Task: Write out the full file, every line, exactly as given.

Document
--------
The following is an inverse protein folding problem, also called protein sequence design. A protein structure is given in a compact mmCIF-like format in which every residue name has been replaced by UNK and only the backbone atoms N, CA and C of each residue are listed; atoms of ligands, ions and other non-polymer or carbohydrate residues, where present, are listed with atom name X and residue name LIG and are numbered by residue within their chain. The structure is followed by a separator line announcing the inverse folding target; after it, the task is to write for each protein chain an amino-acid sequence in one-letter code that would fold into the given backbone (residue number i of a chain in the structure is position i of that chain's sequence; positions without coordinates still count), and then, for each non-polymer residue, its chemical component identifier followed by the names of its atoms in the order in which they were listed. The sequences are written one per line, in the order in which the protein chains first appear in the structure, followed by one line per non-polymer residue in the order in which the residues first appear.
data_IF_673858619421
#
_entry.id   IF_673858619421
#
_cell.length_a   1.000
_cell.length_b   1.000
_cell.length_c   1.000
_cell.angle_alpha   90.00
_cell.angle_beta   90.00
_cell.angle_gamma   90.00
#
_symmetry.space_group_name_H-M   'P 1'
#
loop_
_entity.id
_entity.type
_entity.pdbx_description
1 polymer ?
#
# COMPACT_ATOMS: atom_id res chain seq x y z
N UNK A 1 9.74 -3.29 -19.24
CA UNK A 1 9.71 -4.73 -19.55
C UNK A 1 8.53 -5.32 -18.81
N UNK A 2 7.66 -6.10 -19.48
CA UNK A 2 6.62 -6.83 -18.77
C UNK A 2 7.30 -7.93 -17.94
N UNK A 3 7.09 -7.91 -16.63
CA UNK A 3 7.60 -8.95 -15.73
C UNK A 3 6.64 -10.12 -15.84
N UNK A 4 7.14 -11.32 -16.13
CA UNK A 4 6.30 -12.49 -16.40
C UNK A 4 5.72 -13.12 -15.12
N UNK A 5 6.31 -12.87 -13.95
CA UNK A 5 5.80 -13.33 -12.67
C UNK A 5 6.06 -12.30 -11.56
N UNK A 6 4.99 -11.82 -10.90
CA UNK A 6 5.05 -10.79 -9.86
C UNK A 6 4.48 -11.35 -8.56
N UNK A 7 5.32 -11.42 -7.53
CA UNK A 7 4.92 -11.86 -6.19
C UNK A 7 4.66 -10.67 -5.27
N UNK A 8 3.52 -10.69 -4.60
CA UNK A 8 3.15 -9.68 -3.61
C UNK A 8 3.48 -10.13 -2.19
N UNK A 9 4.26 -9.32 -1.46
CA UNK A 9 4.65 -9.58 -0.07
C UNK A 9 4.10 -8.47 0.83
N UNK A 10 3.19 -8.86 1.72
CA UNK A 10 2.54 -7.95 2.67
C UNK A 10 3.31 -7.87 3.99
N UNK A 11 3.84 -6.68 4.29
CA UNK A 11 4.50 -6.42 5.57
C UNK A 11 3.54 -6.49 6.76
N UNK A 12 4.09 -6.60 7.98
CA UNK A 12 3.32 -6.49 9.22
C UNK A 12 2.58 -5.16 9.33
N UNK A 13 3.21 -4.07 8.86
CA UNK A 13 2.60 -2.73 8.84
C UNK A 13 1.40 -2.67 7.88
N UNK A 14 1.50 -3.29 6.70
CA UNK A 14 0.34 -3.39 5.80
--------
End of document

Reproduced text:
The following is an inverse protein folding problem, also called protein sequence design. A protein structure is given in a compact mmCIF-like format in which every residue name has been replaced by UNK and only the backbone atoms N, CA and C of each residue are listed; atoms of ligands, ions and other non-polymer or carbohydrate residues, where present, are listed with atom name X and residue name LIG and are numbered by residue within their chain. The structure is followed by a separator line announcing the inverse folding target; after it, the task is to write for each protein chain an amino-acid sequence in one-letter code that would fold into the given backbone (residue number i of a chain in the structure is position i of that chain's sequence; positions without coordinates still count), and then, for each non-polymer residue, its chemical component identifier followed by the names of its atoms in the order in which they were listed. The sequences are written one per line, in the order in which the protein chains first appear in the structure, followed by one line per non-polymer residue in the order in which the residues first appear.
data_IF_673858619421
#
_entry.id   IF_673858619421
#
_cell.length_a   1.000
_cell.length_b   1.000
_cell.length_c   1.000
_cell.angle_alpha   90.00
_cell.angle_beta   90.00
_cell.angle_gamma   90.00
#
_symmetry.space_group_name_H-M   'P 1'
#
loop_
_entity.id
_entity.type
_entity.pdbx_description
1 polymer ?
#
# COMPACT_ATOMS: atom_id res chain seq x y z
N UNK A 1 9.74 -3.29 -19.24
CA UNK A 1 9.71 -4.73 -19.55
C UNK A 1 8.53 -5.32 -18.81
N UNK A 2 7.66 -6.10 -19.48
CA UNK A 2 6.62 -6.83 -18.77
C UNK A 2 7.30 -7.93 -17.94
N UNK A 3 7.09 -7.91 -16.63
CA UNK A 3 7.60 -8.95 -15.73
C UNK A 3 6.64 -10.12 -15.84
N UNK A 4 7.14 -11.32 -16.13
CA UNK A 4 6.30 -12.49 -16.40
C UNK A 4 5.72 -13.12 -15.12
N UNK A 5 6.31 -12.87 -13.95
CA UNK A 5 5.80 -13.33 -12.67
C UNK A 5 6.06 -12.30 -11.56
N UNK A 6 4.99 -11.82 -10.90
CA UNK A 6 5.05 -10.79 -9.86
C UNK A 6 4.48 -11.35 -8.56
N UNK A 7 5.32 -11.42 -7.53
CA UNK A 7 4.92 -11.86 -6.19
C UNK A 7 4.66 -10.67 -5.27
N UNK A 8 3.52 -10.69 -4.60
CA UNK A 8 3.15 -9.68 -3.61
C UNK A 8 3.48 -10.13 -2.19
N UNK A 9 4.26 -9.32 -1.46
CA UNK A 9 4.65 -9.58 -0.07
C UNK A 9 4.10 -8.47 0.83
N UNK A 10 3.19 -8.86 1.72
CA UNK A 10 2.54 -7.95 2.67
C UNK A 10 3.31 -7.87 3.99
N UNK A 11 3.84 -6.68 4.29
CA UNK A 11 4.50 -6.42 5.57
C UNK A 11 3.54 -6.49 6.76
N UNK A 12 4.09 -6.60 7.98
CA UNK A 12 3.32 -6.49 9.22
C UNK A 12 2.58 -5.16 9.33
N UNK A 13 3.21 -4.07 8.86
CA UNK A 13 2.60 -2.73 8.84
C UNK A 13 1.40 -2.67 7.88
N UNK A 14 1.50 -3.29 6.70
CA UNK A 14 0.34 -3.39 5.80